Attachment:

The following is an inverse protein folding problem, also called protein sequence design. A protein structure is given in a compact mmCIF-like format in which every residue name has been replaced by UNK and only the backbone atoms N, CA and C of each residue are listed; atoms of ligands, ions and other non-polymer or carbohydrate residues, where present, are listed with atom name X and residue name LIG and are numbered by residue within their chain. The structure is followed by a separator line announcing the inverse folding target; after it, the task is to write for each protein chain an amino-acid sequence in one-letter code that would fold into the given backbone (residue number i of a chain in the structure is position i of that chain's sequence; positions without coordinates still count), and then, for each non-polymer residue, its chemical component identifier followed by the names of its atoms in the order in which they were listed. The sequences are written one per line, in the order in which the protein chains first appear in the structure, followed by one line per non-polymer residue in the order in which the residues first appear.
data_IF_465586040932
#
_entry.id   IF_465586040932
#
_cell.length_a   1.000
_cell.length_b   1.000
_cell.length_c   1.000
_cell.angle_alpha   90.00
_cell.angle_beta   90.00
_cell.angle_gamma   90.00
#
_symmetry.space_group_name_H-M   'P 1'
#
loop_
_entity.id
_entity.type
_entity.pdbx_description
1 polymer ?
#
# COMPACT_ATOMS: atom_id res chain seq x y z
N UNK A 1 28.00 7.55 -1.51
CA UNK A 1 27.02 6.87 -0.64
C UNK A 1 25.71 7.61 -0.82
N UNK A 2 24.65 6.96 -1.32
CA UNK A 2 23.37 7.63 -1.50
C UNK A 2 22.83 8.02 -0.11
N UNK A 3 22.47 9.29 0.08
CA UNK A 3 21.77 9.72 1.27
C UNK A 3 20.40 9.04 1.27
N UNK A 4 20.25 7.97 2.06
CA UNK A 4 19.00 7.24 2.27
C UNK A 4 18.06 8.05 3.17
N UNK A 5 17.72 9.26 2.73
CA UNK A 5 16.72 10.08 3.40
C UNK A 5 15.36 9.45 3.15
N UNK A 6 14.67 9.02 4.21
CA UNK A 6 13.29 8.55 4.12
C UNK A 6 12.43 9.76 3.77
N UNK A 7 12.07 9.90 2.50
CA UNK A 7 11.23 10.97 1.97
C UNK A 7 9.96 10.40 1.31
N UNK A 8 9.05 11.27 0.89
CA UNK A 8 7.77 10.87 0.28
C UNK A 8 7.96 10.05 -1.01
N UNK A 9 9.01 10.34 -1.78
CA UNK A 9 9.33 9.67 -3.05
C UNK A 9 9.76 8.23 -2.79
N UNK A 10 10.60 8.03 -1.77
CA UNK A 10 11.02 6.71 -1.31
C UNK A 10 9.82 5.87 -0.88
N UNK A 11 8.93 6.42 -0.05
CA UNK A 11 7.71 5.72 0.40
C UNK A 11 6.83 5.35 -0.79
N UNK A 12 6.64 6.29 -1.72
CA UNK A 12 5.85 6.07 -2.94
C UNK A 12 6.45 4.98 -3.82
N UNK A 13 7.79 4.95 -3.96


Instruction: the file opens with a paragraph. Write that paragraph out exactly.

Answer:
The following is an inverse protein folding problem, also called protein sequence design. A protein structure is given in a compact mmCIF-like format in which every residue name has been replaced by UNK and only the backbone atoms N, CA and C of each residue are listed; atoms of ligands, ions and other non-polymer or carbohydrate residues, where present, are listed with atom name X and residue name LIG and are numbered by residue within their chain. The structure is followed by a separator line announcing the inverse folding target; after it, the task is to write for each protein chain an amino-acid sequence in one-letter code that would fold into the given backbone (residue number i of a chain in the structure is position i of that chain's sequence; positions without coordinates still count), and then, for each non-polymer residue, its chemical component identifier followed by the names of its atoms in the order in which they were listed. The sequences are written one per line, in the order in which the protein chains first appear in the structure, followed by one line per non-polymer residue in the order in which the residues first appear.